Richmond restaurateurs closing dining rooms to slow COVID-19
Va. restaurant, lodging association says mandatory bar and restaurant closings 'under consideration.'
A coalition of Richmond-area restaurant owners led by Richmond Restaurant Group (RRG) announced in an email early Tuesday morning that they will close their dining rooms to prevent the spread of novel coronavirus.
“We have been doing all we can to keep our people working, while also keeping you as our guests healthy and safe,” RRG owners Michelle Williams, Jared Golden and Leandra Dunlevy said in the statement.
Other restaurant companies in Richmond including EAT Restaurant Partners, Rueger Restaurant Group, The Giavos Family of Restaurants, RVA Hospitality and Mosaic also signed onto the letter.
The action comes as several states, including Maryland, New York, New Jersey and Connecticut issued orders in the last two days to close all restaurants and bars. Maryland Gov. Larry Hogan issued an order Monday closing all restaurants, bars and movie theaters and gyms indefinitely in an effort to slow the spread of the virus. Maryland restaurants are still allowed to offer delivery, carryout and drive-through services.
Virginia Restaurant, Lodging & Travel Association President Eric Terry said that Virginia is also mulling mandatory restaurant dining room closures, adding that “it is under consideration but not definite yet.”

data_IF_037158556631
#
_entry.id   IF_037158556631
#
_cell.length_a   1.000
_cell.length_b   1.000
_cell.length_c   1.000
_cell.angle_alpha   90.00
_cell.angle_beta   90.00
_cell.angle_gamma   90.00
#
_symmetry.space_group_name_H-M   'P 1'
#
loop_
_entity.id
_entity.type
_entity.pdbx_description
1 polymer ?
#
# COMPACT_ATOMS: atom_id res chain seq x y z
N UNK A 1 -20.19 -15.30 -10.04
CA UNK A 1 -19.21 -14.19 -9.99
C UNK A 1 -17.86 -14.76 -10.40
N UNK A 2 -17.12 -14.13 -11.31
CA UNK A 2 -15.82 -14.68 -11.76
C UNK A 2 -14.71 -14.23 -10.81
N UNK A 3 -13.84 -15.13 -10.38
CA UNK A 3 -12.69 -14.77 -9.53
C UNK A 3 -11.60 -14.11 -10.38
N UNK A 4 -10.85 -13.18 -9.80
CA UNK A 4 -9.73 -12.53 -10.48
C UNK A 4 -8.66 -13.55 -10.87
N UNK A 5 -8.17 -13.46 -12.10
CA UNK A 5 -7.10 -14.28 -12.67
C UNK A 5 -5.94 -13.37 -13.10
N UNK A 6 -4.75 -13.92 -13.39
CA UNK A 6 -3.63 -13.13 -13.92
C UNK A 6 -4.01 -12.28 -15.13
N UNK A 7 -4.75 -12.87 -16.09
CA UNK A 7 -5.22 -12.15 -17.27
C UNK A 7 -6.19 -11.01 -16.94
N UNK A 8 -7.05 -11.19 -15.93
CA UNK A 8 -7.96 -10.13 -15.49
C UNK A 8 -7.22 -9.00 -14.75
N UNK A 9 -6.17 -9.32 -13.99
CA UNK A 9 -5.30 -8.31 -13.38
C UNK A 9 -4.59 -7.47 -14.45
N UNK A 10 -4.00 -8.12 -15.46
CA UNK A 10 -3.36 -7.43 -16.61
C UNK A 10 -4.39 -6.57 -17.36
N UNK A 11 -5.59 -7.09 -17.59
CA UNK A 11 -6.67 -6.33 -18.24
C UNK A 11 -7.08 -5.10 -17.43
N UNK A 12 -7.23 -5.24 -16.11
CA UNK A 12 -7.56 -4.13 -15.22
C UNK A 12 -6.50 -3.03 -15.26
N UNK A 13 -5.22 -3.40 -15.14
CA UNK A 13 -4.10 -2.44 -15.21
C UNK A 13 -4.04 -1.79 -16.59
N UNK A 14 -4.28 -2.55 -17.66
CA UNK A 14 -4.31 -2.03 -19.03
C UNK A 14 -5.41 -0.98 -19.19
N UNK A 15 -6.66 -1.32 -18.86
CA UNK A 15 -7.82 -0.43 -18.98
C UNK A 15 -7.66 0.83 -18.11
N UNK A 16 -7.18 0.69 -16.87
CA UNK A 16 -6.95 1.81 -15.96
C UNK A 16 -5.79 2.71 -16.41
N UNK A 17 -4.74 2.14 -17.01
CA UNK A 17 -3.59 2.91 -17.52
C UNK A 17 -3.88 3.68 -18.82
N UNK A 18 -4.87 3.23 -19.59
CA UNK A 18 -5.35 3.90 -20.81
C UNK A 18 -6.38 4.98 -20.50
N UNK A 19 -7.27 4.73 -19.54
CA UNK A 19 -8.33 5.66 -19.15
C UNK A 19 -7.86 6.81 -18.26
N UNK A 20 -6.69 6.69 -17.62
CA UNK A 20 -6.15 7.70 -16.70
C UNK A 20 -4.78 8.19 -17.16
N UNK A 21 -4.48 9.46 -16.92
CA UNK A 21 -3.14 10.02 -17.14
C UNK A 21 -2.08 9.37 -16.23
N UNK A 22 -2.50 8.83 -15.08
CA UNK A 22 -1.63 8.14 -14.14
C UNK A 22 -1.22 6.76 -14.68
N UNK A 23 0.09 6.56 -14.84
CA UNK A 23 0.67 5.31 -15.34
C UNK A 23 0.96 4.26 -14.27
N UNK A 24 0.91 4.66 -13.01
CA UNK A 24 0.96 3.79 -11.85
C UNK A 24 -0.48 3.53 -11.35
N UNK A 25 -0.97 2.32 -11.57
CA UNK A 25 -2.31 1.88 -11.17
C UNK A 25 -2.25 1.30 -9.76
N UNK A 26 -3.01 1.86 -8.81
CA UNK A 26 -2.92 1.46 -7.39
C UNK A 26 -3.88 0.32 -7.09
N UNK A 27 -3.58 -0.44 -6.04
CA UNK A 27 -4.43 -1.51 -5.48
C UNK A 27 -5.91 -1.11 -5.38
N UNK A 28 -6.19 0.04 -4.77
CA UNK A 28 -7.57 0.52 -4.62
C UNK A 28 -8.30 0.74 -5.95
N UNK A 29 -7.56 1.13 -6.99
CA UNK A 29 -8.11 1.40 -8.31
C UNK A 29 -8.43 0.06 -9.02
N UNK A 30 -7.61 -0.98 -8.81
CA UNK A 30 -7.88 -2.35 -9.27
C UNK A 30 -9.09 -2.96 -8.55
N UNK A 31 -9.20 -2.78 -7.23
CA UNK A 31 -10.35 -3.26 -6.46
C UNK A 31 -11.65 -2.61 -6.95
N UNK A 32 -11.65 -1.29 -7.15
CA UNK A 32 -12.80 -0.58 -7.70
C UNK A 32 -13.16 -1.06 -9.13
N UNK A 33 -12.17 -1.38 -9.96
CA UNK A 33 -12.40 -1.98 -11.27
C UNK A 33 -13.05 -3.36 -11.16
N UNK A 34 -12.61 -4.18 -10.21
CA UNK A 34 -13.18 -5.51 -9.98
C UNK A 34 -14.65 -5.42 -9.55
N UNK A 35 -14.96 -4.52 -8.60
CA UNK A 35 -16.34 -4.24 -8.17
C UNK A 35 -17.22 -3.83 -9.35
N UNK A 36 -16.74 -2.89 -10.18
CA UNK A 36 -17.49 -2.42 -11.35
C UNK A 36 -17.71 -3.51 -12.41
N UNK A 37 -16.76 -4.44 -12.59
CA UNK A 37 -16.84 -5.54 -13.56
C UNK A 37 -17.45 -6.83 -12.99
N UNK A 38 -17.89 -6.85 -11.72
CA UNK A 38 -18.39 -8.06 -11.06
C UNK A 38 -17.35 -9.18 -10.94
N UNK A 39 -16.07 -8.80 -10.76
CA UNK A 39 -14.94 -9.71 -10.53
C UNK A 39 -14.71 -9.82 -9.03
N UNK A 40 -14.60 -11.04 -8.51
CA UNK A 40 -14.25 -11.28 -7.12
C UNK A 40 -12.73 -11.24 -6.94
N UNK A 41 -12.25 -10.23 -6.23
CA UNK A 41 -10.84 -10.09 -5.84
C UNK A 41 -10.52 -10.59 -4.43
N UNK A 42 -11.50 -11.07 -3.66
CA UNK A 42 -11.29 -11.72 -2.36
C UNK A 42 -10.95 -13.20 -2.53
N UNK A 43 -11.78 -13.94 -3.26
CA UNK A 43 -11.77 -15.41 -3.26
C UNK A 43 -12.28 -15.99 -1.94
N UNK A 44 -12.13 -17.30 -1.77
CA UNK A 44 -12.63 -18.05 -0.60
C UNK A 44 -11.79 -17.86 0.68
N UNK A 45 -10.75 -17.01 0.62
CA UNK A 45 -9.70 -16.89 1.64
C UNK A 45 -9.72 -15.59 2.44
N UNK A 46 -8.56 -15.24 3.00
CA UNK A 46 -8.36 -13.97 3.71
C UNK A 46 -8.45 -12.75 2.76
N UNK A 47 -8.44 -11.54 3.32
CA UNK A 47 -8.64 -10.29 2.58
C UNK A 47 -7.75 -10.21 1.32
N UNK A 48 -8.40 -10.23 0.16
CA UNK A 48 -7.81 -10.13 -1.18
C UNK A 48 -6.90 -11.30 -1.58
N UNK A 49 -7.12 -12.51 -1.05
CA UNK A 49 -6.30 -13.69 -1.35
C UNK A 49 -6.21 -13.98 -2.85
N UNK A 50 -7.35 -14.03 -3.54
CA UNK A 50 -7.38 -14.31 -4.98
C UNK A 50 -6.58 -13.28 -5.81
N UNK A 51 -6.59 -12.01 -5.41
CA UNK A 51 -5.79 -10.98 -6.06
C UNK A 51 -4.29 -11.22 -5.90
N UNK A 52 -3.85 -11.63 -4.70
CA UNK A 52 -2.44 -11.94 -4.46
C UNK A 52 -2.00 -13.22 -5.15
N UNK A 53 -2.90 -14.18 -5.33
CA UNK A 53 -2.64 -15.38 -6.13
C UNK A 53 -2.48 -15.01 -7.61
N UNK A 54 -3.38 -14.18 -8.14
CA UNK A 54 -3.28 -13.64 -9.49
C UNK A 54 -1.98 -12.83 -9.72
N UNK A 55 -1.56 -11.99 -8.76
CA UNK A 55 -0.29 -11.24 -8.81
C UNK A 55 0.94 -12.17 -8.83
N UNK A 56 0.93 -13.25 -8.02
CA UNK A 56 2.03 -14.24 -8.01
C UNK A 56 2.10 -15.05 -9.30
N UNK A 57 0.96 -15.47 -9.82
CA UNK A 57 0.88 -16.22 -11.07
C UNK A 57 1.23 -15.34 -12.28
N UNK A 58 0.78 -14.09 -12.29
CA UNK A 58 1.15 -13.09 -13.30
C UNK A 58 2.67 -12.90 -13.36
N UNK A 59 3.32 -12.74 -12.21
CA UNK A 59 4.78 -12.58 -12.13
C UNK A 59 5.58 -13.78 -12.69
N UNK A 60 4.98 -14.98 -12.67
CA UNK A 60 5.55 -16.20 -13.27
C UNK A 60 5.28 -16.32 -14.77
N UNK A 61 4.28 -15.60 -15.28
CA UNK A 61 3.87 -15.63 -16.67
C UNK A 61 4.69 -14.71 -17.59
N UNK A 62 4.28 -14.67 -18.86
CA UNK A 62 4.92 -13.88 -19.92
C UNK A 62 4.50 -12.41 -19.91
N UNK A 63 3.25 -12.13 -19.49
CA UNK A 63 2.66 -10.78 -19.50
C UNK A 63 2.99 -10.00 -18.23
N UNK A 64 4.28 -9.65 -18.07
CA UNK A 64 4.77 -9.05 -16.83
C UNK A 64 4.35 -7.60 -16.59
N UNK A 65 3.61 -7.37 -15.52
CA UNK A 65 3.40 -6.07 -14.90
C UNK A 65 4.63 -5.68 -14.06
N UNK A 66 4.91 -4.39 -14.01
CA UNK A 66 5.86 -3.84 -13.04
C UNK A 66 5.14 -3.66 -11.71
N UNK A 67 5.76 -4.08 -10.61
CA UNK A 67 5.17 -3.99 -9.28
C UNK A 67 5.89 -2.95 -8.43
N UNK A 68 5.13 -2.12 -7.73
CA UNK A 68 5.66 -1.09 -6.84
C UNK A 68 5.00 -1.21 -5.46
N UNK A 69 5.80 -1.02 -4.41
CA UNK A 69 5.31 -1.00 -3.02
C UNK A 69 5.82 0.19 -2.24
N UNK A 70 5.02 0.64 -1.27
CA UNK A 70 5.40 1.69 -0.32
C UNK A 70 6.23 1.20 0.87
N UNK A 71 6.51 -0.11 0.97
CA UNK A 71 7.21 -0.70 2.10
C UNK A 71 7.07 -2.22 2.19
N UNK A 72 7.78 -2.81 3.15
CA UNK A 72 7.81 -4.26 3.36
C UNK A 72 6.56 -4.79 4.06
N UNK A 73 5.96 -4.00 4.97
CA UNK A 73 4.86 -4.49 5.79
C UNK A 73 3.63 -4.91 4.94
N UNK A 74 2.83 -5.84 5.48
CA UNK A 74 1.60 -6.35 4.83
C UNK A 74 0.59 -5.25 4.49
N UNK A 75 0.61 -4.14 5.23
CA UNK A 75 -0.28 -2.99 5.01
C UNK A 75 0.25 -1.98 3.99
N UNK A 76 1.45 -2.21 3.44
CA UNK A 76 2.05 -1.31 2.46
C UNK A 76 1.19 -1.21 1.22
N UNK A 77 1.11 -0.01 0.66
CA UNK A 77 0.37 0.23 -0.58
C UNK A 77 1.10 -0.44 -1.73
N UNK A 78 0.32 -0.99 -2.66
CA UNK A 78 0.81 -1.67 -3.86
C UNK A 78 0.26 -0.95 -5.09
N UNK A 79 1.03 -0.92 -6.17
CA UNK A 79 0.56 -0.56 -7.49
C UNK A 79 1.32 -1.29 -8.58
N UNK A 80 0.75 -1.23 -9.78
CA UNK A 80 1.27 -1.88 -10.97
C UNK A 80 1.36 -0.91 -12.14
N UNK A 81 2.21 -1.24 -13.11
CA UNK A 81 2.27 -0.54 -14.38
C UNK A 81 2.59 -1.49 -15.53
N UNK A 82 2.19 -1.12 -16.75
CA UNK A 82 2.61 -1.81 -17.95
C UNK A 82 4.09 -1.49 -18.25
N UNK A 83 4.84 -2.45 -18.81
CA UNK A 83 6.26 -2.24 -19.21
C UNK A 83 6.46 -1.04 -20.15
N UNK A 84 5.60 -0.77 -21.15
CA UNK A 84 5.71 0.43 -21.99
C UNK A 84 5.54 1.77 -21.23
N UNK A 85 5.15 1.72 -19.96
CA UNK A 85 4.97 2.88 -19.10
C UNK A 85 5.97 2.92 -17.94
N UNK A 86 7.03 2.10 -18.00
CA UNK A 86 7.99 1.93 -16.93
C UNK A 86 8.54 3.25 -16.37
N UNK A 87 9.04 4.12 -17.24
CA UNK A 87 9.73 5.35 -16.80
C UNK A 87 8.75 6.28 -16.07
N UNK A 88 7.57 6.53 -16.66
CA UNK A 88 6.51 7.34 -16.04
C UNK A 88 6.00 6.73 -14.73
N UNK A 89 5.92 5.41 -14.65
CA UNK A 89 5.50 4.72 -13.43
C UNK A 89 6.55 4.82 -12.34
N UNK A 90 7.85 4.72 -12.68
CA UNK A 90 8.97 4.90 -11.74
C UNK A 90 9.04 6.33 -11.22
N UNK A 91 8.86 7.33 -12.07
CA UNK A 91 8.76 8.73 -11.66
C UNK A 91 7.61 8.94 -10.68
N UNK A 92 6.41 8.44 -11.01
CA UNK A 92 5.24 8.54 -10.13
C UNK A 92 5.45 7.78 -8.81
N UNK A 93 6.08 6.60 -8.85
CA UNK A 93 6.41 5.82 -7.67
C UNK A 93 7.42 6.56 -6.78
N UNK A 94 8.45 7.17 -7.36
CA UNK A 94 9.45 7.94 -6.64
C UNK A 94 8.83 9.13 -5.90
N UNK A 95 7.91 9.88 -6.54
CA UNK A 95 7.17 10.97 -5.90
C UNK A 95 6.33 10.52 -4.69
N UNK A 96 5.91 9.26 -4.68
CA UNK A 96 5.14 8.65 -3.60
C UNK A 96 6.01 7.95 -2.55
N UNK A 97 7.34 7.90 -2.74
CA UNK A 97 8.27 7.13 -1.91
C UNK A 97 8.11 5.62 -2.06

RRG said it will meet with staff across its six restaurants — including The Daily, East Coast Provisions, West Coast Provisions, The Hard Shell, Barrio Taqueria & Tequila and The Hill Café — to plan how to offer delivery and pick-up options for customers as its dining rooms close.
Other city restaurateurs, such as Jake Crocker, owner of F.W. Sullivan’s and Lady N’awlins, are closing their restaurants indefinitely. “We may be suffering [financially] but we understand why this is happening and why the government is making these recommendations. … We don’t want to be part of the problem,” Crocker said Monday. He gathered his staff Monday night, he said, and told them “that this was going to be our last night for the foreseeable future. I paid them up … and everybody railed around. They maintained a great attitude. … Obviously how long this goes on is anyone’s guess.”
Richmond Mayor Levar Stoney issued a statement Monday recommending that restaurants in the city operate at half capacity and serve no more than 50 patrons in their dining rooms. The statement came before the White House announced Monday that Americans should avoid social gatherings of more than 10 people.
Virginia Business Editor Richard Foster contributed to this story.